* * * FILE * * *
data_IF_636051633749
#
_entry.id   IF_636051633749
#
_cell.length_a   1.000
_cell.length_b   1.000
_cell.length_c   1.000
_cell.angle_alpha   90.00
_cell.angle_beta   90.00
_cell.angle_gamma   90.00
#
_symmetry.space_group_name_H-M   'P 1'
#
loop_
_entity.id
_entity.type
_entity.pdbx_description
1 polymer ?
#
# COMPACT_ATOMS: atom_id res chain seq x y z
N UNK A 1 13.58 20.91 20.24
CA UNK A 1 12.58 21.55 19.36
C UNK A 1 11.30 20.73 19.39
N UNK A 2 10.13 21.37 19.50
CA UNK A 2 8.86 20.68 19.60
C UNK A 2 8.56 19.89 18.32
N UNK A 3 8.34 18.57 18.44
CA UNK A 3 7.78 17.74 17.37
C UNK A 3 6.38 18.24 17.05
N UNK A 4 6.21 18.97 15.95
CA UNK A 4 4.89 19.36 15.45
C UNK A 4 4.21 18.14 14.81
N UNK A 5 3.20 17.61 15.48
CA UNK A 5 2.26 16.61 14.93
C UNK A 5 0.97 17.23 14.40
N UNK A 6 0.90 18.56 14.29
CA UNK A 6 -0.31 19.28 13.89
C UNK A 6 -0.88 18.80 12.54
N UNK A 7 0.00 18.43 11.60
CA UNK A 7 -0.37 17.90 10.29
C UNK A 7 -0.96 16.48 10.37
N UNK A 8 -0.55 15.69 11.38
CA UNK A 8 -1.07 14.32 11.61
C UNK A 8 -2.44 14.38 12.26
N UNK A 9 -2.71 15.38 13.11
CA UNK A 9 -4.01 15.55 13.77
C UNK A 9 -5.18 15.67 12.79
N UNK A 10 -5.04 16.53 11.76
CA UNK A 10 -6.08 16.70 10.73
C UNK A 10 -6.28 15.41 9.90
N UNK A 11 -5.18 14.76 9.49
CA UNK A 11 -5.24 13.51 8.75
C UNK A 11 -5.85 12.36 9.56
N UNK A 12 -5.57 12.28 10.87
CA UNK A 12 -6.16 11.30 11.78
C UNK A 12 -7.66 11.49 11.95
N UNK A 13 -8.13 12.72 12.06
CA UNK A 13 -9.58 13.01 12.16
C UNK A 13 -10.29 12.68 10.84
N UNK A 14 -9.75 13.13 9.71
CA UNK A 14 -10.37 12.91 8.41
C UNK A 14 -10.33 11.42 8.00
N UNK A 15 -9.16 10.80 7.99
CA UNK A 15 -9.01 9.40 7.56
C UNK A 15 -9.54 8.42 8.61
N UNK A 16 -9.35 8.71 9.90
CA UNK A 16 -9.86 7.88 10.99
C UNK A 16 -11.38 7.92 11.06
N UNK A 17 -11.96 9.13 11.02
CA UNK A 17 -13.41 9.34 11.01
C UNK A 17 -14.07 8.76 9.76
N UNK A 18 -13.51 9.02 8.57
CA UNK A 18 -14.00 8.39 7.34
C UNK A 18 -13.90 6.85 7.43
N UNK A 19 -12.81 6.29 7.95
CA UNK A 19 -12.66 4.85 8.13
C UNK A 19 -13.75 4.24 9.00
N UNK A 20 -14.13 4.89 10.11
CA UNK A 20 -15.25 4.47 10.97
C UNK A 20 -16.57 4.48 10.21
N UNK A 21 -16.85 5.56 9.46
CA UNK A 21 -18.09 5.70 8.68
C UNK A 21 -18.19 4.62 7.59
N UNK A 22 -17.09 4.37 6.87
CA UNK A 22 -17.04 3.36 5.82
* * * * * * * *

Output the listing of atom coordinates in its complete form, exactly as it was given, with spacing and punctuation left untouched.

data_IF_636051633749
#
_entry.id   IF_636051633749
#
_cell.length_a   1.000
_cell.length_b   1.000
_cell.length_c   1.000
_cell.angle_alpha   90.00
_cell.angle_beta   90.00
_cell.angle_gamma   90.00
#
_symmetry.space_group_name_H-M   'P 1'
#
loop_
_entity.id
_entity.type
_entity.pdbx_description
1 polymer ?
#
# COMPACT_ATOMS: atom_id res chain seq x y z
N UNK A 1 13.58 20.91 20.24
CA UNK A 1 12.58 21.55 19.36
C UNK A 1 11.30 20.73 19.39
N UNK A 2 10.13 21.37 19.50
CA UNK A 2 8.86 20.68 19.60
C UNK A 2 8.56 19.89 18.32
N UNK A 3 8.34 18.57 18.44
CA UNK A 3 7.78 17.74 17.37
C UNK A 3 6.38 18.24 17.05
N UNK A 4 6.21 18.97 15.95
CA UNK A 4 4.89 19.36 15.45
C UNK A 4 4.21 18.14 14.81
N UNK A 5 3.20 17.61 15.48
CA UNK A 5 2.26 16.61 14.93
C UNK A 5 0.97 17.23 14.40
N UNK A 6 0.90 18.56 14.29
CA UNK A 6 -0.31 19.28 13.89
C UNK A 6 -0.88 18.80 12.54
N UNK A 7 0.00 18.43 11.60
CA UNK A 7 -0.37 17.90 10.29
C UNK A 7 -0.96 16.48 10.37
N UNK A 8 -0.55 15.69 11.38
CA UNK A 8 -1.07 14.32 11.61
C UNK A 8 -2.44 14.38 12.26
N UNK A 9 -2.71 15.38 13.11
CA UNK A 9 -4.01 15.55 13.77
C UNK A 9 -5.18 15.67 12.79
N UNK A 10 -5.04 16.53 11.76
CA UNK A 10 -6.08 16.70 10.73
C UNK A 10 -6.28 15.41 9.90
N UNK A 11 -5.18 14.76 9.49
CA UNK A 11 -5.24 13.51 8.75
C UNK A 11 -5.85 12.36 9.56
N UNK A 12 -5.57 12.28 10.87
CA UNK A 12 -6.16 11.30 11.78
C UNK A 12 -7.66 11.49 11.95
N UNK A 13 -8.13 12.72 12.06
CA UNK A 13 -9.58 13.01 12.16
C UNK A 13 -10.29 12.68 10.84
N UNK A 14 -9.75 13.13 9.71
CA UNK A 14 -10.37 12.91 8.41
C UNK A 14 -10.33 11.42 8.00
N UNK A 15 -9.16 10.80 7.99
CA UNK A 15 -9.01 9.40 7.56
C UNK A 15 -9.54 8.42 8.61
N UNK A 16 -9.35 8.71 9.90
CA UNK A 16 -9.86 7.88 10.99
C UNK A 16 -11.38 7.92 11.06
N UNK A 17 -11.96 9.13 11.02
CA UNK A 17 -13.41 9.34 11.01
C UNK A 17 -14.07 8.76 9.76
N UNK A 18 -13.51 9.02 8.57
CA UNK A 18 -14.00 8.39 7.34
C UNK A 18 -13.90 6.85 7.43
N UNK A 19 -12.81 6.29 7.95
CA UNK A 19 -12.66 4.85 8.13
C UNK A 19 -13.75 4.24 9.00
N UNK A 20 -14.13 4.89 10.11
CA UNK A 20 -15.25 4.47 10.97
C UNK A 20 -16.57 4.48 10.21
N UNK A 21 -16.85 5.56 9.46
CA UNK A 21 -18.09 5.70 8.68
C UNK A 21 -18.19 4.62 7.59
N UNK A 22 -17.09 4.37 6.87
CA UNK A 22 -17.04 3.36 5.82